About ten years ago, I finished my first book. I was so proud and excited, I immediately started sending out query letters only to be rejected multiple times just like all authors before me. Enter Amazon self-publishing. Okay, self, new plan. I could go with it. I designed a cover, uploaded it, and was off to the races. People downloaded. Some people even liked it! I was thrilled. And then came the one terrible review. The one that brought all my momentum to a screeching halt. She didn’t like my work at all and was not shy in telling the world about it.
I stopped writing. I don’t generally give up easily, but in my mind, if one person hated it so much, then surely there would be others. I pulled the book from Amazon and went on with the rest of my life. I gave up.
My work is not above reproach. No one’s work is perfect. I just want to tell you, don’t let negativity stop you from doing what you want to do. Instead, let it drive you to be better, to work harder, to obtain that goal you have set for yourself. I have finally learned to accept criticism and use it as positive redirection and that has made all the difference.
The only person that can stop you, is you.
Here’s a list of the apps and programs I’ve been using lately to help me write and market my writing. Some of these have been awesome time savers and I just thought I’d pass them along to those interested.
- Scrivener. I love this software. I still use Word primarily for writing, but this program has helped me to organize my thoughts, pre-writing, first drafts, plot outlines, and character and scene details in one place.
- Pinterest. Pinterest gets the ideas flowing and allows me to get visual cues for the world and characters I’m trying to create.
- Canva. This has been the easiest to use stock photography and graphic program I’ve tried. Love the photo editor.
- Coffitivity. This site lets you listen to different coffee shop backgrounds if you are more productive with a static noise rather than music.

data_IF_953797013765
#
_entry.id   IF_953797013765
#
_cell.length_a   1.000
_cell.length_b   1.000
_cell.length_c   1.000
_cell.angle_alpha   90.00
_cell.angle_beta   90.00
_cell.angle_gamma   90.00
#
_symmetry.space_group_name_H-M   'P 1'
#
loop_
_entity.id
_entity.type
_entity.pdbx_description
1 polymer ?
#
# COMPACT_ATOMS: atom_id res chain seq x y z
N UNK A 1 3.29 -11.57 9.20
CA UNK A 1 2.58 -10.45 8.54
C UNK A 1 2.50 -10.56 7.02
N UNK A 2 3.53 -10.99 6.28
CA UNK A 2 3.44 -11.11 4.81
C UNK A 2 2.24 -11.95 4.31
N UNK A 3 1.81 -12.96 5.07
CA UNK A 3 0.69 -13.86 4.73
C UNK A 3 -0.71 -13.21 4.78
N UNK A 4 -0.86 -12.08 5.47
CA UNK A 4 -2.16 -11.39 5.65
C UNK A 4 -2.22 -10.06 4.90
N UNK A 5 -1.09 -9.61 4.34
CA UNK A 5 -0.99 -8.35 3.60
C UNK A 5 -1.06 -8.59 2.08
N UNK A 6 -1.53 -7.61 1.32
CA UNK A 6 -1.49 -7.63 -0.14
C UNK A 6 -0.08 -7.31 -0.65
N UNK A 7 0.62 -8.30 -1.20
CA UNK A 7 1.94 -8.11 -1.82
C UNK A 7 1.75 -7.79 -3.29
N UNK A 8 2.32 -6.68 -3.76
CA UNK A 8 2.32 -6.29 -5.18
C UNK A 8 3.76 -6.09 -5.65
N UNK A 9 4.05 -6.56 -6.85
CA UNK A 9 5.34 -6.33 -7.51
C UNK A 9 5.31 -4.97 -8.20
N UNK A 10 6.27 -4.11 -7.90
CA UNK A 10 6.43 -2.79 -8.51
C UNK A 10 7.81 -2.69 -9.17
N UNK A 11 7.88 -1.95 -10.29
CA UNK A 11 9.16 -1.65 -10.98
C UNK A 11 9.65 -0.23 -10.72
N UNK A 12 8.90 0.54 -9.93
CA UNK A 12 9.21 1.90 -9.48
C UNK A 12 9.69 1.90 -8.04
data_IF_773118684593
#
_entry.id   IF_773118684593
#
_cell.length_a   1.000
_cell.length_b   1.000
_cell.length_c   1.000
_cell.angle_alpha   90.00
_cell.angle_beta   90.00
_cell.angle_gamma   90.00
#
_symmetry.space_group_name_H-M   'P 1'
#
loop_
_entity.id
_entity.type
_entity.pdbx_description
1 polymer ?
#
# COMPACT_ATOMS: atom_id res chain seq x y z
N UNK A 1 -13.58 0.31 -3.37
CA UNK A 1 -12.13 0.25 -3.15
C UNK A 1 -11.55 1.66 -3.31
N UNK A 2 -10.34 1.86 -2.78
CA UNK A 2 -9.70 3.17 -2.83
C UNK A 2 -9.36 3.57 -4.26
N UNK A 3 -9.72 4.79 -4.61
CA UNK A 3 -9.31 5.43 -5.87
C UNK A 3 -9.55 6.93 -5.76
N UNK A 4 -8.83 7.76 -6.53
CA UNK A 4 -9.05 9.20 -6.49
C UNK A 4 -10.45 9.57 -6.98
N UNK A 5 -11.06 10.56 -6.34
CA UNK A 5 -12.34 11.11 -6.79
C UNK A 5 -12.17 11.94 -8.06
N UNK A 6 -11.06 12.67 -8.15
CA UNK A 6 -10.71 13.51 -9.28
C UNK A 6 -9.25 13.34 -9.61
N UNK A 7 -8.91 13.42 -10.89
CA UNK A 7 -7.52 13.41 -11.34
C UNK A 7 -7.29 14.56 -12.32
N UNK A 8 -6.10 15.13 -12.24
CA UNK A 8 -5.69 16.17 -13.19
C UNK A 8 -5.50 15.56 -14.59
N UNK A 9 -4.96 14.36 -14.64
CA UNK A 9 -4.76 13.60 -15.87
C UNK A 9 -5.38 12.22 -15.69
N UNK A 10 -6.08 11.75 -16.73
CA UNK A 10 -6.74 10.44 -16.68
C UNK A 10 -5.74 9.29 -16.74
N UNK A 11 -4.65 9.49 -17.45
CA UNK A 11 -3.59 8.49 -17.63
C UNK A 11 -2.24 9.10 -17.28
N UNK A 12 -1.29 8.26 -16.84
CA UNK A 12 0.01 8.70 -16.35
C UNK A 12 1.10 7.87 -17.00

- Book Report. This is an add-on for Chrome that lets me see exactly how much money I’ve made from Amazon.
- Kindlepreneur. Great website with a ton of information about Amazon, keywords, ad strategies, and more.
- Upwork. This site lets you find independent editors, ghost writers, proofreaders, book cover designers, and more. Maybe even offer services to make an extra buck or two.
Okay, this is how all consuming it is to be a writer. I write romantic thrillers, which I also love to read. Developing characters that readers fall in love with is part of my job. But, do you know what happens when the writer falls for the leading guy? You get jealous of your heroine. You start mourning the end of the book because you’re going to have to say goodbye to him. You’re really cranky and a little bit miffed that he doesn’t exist.
Then, you have to let him go and move on to the hunky guy that will live in your next book. What does that make me? A die hard romantic? Serial swooner? Hopefully both. 🙂
Everything that has ever happened to you is a story. Everyone you’ve ever known is a character in that story. Every word you’ve ever heard is dialogue. Observe and use at your discretion!
Exaggerate, embellish, and tweak to perfection. You’d be surprised just how much material can be derived from simply jogging your memory. I know a lot of authors fear the retribution of friends and family who may recognize themselves in your characters and stories, but if you change things up enough, you can still draw rich detail that gives all important depth to your fiction.
Why romantic thrillers, you say? The two may not seem to be likely counterparts, but they can work together and play off one another to conjure up steamy conflict, adrenaline boosting danger, and complex relationships that build the story’s credibility to new heights.
The payoff is an emotional bond with the characters that brings the reader into the world you have created. The bonus is a satisfied reader who feels as if she has experienced a whirlwind journey or a daring escape herself, but barely lived to tell about it! A romantic thriller is escapism in its finest form, IMHO.
For those in need of a perfect romantic thriller, try this: